Asian Development Bank sees high inflation in Pakistan
The Asian Development Bank (ADB) on Wednesday projected that inflation in Pakistan would remain the highest in the region at 7.5 percent and the economy would grow by 4 percent – the fifth lowest rate among seven South Asian nations, puncturing the government’s claim of lowest prices in the country.
The Asian Development Outlook Update (ADOU) – the twice a year flagship publication of the ADB, revealed Pakistan’s standing among peer regional countries. The ADB has not taken into account Afghanistan’s economy due to prevailing uncertainties in the country.
Pakistan’s “economy is expected to continue recovering in fiscal year 2021-22, with real GDP projected to rise by 4 percent”, according to the ADB report.
It was the fifth lowest economic growth rate in the region as economic growth rate in the Maldives (15 percent) and India (7.5 percent) remain the highest in the region. Bangladesh is projected to grow at 6.8 percent and Nepal at 4.1 percent in 2022, according to the ADB.
Government moves to ‘cool down’ an ‘over heating’ economy
Finance Minister Shaukat Tarin announced on Wednesday to take restrictive measures to “cool down” an “over heating” economy, marking the beginning of reversal of expansionary fiscal policies after external sector vulnerabilities exposed sooner than expected.
“It has been decided to introduce a 100 percent cash margin requirement for imports and impose regulatory duties to curb imports of non-essential items,” Tarin told a press conference – his second in less than 10 days to respond to increasing criticism over higher inflation.
“If [the new] measures are not taken, the economy could grow at more than 5 percent rate and this is the time to control the growth rate, the finance minister told the reporters, while explaining the reasons behind taking these measures.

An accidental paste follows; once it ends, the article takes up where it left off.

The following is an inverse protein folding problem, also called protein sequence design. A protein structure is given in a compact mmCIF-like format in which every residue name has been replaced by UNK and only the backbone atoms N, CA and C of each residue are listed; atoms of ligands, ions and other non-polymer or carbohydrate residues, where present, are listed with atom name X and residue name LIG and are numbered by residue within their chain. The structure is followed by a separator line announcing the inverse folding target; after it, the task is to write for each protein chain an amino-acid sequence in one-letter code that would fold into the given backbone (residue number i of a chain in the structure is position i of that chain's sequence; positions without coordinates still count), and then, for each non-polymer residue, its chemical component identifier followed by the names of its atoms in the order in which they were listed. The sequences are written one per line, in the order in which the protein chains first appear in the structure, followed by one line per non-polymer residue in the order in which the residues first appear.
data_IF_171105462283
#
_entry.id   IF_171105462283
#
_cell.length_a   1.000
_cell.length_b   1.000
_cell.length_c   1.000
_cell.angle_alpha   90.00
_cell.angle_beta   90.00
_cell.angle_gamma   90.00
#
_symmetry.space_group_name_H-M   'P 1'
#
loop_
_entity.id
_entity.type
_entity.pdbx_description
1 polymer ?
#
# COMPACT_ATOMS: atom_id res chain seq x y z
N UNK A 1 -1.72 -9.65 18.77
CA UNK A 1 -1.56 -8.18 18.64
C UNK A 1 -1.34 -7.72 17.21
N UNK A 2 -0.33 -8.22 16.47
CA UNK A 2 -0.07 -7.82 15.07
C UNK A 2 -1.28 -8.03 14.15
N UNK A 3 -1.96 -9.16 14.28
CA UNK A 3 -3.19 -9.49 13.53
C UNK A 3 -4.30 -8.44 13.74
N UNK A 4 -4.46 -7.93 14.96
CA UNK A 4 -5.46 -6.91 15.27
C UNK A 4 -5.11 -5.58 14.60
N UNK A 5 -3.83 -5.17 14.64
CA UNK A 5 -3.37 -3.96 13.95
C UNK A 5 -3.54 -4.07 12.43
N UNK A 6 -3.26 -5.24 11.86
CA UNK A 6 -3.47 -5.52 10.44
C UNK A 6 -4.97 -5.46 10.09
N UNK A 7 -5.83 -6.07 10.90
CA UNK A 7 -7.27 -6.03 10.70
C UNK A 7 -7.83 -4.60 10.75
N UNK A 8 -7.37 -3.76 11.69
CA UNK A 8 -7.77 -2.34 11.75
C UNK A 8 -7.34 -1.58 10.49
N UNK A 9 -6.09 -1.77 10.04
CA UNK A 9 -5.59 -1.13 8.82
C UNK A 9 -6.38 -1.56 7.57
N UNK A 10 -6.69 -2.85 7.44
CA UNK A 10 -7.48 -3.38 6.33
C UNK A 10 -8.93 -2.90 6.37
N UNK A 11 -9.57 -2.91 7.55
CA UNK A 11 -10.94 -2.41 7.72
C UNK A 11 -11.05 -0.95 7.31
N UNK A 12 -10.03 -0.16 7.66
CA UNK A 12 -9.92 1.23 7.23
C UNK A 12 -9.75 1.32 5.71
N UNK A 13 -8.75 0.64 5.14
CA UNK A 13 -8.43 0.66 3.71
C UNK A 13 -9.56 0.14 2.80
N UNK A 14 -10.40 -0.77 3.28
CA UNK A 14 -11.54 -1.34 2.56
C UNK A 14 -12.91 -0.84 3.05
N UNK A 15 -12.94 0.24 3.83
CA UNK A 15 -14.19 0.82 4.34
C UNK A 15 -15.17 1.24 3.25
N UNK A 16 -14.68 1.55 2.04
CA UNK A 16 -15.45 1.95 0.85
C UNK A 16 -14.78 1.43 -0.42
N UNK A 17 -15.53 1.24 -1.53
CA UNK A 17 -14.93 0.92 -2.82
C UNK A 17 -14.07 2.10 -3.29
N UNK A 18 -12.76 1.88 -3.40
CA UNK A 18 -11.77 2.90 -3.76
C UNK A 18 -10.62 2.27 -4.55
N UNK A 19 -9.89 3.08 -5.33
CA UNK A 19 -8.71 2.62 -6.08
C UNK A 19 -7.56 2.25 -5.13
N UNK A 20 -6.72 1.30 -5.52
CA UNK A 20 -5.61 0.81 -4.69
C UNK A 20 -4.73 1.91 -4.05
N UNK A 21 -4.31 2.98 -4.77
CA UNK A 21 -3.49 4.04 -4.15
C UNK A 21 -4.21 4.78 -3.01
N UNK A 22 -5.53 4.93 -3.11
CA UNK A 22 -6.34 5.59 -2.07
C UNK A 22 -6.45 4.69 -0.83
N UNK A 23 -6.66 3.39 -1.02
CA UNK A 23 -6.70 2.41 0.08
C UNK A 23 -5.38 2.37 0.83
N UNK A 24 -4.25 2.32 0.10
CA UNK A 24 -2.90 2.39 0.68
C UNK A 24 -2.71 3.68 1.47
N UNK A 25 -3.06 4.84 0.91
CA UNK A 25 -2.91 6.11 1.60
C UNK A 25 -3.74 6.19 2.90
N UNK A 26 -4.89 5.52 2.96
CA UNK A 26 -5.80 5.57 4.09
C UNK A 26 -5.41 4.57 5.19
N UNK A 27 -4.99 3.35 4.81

SBP Governor projects sustainable growth
Contrary to previous years, Pakistan’s economic growth will be sustainable this time around due to a persistent uptrend in remittances, robust inflows through Roshan Digital Accounts (RDAs) and expected rise in exports owing to the refinance facility, said State Bank of Pakistan (SBP) Governor Reza Baqir.
Speaking at a session titled “The Future of Pakistan’s Economy” at the Leaders in Islamabad Business Summit on Wednesday, Baqir said that the textile sector was aiming to enhance exports by $5 billion after the modern machinery imported with the help of Temporary Economic Refinance Facility (TERF) was installed.
Samsung to organize TV manufacturing plant
Samsung Electronics, in collaboration with R&R Industries, is in the process of establishing a television manufacturing plant in Karachi, which will start working in the fourth quarter of current year and is expected to produce 50,000 units per annum, said Adviser to Prime Minister on Commerce and Investment Abdul Razak Dawood.
“This is a vindication of the Ministry of Commerce ‘Make-in-Pakistan’ policy for industrialisation through rationalisation of input costs and other incentives,” he said.
Talking to source, SI Global Solutions Chief Executive Officer Noman Ahmed Said termed the milestone a remarkable sign for Pakistan’s economy.